What could have possibly caused this radical change that made MSRC focus on the technical side instead of the PR, not to mention being so research-friendly? New team? New procedures? Full disclosure forced them to see the truth? Too many beers at defcon finally showed them the light? Whatever they are taking, I wish they could spread some around. Most of the other vendors could use that. Yes, I’m looking at you Google.

New computers and old network problems

Well, I don’t know if this is a continuation in the “new computers” series, or just rehashing an old problem.

I’ve noted before the problem of the complexity of trying to establish an ad-hoc network under Windows.  And, I’m trying various things with the new Mac.  So, in a situation, right now, where I have one network cable, and two computers downstairs, I decided to see what an ad hoc network was like with a Mac.

I remembered to do the bridging thing on Windows, and I’ve set up an ad hoc network with a pre-shared key.  (At least, I think I have.  That seemed to be the way it worked, and the Mac connected with a password, but, on the Windows machine, when I go back and look at it, it says it’s open.)  The Mac wouldn’t show the network when I looked at the list, but, when I gave it the name and password it seemed to connect just fine.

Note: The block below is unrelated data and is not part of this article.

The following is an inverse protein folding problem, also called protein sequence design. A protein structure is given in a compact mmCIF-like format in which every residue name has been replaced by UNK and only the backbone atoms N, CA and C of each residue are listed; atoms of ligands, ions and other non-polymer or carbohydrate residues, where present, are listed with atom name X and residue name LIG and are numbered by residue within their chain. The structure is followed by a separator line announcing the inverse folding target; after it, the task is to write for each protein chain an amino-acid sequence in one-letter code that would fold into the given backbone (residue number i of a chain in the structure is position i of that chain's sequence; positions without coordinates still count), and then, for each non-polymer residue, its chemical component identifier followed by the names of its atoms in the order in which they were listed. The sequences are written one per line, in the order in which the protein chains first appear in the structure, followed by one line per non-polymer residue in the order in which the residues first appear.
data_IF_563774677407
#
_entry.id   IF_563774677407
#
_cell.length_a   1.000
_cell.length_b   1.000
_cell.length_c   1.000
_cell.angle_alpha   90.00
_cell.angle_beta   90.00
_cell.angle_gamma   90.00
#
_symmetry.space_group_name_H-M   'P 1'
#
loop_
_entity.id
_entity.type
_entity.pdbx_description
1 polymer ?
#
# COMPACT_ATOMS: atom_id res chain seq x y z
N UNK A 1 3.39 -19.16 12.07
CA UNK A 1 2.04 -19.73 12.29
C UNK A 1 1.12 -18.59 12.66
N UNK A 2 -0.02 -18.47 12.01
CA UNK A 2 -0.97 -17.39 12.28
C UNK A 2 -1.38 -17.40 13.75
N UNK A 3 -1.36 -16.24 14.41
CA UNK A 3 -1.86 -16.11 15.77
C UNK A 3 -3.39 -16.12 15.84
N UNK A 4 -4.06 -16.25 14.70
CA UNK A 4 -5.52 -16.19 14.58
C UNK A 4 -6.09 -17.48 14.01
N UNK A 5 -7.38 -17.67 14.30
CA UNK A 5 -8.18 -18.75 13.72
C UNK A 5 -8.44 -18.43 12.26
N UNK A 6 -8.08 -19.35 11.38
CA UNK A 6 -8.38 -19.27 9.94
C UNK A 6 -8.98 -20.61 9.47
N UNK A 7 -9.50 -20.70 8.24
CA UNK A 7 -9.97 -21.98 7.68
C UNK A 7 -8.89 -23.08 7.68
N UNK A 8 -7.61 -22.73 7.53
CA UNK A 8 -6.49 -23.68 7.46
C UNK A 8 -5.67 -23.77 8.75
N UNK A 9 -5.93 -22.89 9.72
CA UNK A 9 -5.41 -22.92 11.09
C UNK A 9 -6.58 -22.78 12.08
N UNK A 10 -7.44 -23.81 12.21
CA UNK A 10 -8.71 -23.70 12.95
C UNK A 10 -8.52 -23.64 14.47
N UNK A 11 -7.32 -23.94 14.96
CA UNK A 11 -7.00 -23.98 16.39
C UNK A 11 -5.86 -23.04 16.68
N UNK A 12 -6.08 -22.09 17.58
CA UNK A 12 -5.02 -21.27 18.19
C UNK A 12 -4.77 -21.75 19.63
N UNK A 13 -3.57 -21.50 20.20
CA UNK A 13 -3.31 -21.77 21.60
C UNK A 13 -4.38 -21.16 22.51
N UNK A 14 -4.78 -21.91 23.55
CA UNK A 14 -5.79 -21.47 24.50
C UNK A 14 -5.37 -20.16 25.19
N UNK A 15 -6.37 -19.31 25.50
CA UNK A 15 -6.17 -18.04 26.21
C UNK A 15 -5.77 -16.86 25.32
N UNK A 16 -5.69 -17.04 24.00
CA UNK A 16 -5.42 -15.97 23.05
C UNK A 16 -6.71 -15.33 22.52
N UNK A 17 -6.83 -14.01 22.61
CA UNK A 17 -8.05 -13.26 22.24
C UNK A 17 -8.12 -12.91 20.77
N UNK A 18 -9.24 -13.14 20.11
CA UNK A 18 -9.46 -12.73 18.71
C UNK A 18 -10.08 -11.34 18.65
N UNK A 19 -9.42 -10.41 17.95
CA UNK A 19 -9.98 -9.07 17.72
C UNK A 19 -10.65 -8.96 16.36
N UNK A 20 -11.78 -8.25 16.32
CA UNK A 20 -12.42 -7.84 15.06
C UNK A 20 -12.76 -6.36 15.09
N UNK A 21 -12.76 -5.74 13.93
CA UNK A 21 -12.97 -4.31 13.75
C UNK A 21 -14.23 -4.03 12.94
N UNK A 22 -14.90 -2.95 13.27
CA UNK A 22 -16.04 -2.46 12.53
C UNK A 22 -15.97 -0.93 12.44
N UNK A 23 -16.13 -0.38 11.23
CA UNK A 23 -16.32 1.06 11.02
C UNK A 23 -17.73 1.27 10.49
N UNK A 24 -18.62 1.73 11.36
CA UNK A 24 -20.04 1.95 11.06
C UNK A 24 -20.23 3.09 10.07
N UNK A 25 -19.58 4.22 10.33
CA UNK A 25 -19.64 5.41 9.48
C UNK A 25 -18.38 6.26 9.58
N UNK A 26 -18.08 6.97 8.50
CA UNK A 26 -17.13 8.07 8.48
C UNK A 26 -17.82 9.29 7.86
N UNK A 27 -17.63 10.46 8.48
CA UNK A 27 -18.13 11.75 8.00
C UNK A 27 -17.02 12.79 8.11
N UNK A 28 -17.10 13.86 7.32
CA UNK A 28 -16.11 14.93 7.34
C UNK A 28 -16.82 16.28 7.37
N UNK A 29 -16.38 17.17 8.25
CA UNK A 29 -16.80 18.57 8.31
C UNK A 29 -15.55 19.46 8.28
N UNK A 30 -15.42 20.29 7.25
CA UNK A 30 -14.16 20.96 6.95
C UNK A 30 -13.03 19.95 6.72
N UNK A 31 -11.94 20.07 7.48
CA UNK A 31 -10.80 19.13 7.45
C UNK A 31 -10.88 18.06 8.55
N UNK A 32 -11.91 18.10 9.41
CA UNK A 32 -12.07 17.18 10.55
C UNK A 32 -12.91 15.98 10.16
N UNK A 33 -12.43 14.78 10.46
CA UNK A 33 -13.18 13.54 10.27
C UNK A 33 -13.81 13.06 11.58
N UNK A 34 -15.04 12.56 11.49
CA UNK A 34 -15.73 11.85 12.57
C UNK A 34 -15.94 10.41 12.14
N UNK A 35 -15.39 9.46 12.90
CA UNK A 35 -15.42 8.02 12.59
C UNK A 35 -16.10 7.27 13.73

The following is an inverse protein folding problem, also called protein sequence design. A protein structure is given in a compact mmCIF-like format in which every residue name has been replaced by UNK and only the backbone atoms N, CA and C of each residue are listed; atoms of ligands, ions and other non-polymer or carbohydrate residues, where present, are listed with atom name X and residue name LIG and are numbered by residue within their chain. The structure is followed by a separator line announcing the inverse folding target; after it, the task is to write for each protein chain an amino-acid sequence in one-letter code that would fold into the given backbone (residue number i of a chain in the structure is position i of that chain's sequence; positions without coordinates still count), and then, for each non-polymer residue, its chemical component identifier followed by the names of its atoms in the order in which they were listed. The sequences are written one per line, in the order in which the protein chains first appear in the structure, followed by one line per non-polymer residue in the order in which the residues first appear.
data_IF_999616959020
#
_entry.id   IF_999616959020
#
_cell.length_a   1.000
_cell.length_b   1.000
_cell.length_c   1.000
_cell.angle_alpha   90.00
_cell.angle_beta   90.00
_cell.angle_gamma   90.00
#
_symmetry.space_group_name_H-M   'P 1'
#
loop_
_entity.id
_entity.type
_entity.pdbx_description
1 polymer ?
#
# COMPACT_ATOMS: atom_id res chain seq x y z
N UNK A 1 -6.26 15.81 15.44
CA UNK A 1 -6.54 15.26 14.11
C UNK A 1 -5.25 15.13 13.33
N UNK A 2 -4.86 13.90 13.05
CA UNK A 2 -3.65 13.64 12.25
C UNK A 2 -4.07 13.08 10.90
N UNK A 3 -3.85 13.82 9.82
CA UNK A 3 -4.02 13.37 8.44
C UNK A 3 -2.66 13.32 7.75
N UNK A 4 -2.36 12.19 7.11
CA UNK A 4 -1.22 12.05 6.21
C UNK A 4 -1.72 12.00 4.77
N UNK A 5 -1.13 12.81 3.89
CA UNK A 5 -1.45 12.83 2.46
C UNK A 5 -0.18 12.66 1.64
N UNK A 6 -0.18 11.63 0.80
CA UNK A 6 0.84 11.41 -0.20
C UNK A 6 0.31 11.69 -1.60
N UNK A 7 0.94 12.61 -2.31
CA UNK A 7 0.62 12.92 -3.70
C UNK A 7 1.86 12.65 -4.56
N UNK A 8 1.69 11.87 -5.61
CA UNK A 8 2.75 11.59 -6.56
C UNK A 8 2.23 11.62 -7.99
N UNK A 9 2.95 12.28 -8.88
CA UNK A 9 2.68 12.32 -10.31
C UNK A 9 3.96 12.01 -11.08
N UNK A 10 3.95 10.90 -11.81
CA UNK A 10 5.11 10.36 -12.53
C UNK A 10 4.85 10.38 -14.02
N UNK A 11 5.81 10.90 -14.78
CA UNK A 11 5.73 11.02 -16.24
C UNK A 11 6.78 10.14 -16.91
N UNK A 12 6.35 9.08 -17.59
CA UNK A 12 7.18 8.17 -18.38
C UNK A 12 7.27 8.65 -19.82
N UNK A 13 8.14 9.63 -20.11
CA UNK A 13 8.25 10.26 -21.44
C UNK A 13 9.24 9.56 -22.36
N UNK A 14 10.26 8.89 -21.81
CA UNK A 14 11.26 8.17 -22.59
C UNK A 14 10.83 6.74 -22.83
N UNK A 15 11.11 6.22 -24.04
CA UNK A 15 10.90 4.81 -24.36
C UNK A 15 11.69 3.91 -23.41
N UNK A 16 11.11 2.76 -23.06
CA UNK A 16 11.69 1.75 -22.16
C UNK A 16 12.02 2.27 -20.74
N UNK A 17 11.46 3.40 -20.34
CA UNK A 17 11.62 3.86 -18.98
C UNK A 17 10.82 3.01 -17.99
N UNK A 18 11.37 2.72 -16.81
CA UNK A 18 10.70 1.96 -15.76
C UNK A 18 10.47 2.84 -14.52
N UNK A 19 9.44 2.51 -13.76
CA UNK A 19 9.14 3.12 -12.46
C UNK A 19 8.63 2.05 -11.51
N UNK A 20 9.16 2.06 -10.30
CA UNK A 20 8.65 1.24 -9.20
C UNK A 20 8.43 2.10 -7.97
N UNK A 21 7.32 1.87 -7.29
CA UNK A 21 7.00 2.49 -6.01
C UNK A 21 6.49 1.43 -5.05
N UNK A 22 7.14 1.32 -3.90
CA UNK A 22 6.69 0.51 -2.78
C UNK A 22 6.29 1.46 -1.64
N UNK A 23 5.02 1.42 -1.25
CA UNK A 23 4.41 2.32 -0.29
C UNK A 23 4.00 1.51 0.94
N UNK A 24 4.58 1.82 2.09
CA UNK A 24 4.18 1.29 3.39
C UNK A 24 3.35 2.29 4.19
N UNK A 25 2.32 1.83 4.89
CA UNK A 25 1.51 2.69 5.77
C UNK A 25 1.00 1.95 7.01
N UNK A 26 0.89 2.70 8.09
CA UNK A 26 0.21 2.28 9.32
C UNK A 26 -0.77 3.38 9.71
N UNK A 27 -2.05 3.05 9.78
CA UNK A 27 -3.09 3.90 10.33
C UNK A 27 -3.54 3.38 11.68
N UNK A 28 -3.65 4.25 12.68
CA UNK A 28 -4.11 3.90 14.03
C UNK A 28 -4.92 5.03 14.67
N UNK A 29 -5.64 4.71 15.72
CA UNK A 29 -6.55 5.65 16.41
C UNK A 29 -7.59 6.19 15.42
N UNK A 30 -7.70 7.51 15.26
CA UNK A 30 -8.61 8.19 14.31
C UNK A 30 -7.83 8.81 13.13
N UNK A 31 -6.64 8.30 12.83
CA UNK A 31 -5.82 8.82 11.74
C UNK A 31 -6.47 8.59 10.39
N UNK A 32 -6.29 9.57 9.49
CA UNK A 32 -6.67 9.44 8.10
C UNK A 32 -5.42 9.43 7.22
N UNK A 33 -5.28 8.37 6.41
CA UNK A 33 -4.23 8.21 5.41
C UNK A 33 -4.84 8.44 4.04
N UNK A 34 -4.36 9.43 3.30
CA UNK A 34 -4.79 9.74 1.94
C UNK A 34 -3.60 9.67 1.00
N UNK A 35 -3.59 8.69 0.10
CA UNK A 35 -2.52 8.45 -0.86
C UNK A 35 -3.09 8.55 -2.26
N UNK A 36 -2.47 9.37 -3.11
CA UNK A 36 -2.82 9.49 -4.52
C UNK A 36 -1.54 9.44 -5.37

I got a Web site correctly on the Mac.  Then I went to connect to the Windows machines as servers, and that worked out fine.  Then I went to do some work on the Web, and … nothing.  The Mac wasn’t able to get onto the Internet.  I was still connected to the Windows servers, but couldn’t get a Web page.

And, then, suddenly, I could, again.  And then I couldn’t.  (At the moment, I can’t.)  (Sorry, started working again just before I finished this entry.)
I’ll have to give it a shot with the Mac connected to the cable, and see if I can set up an ad hoc wireless connection that the Windows netbook can use, but, at the moment, Mac networking is not working any better than Windows in the ad hoc environment.

Roll on PopulistNet.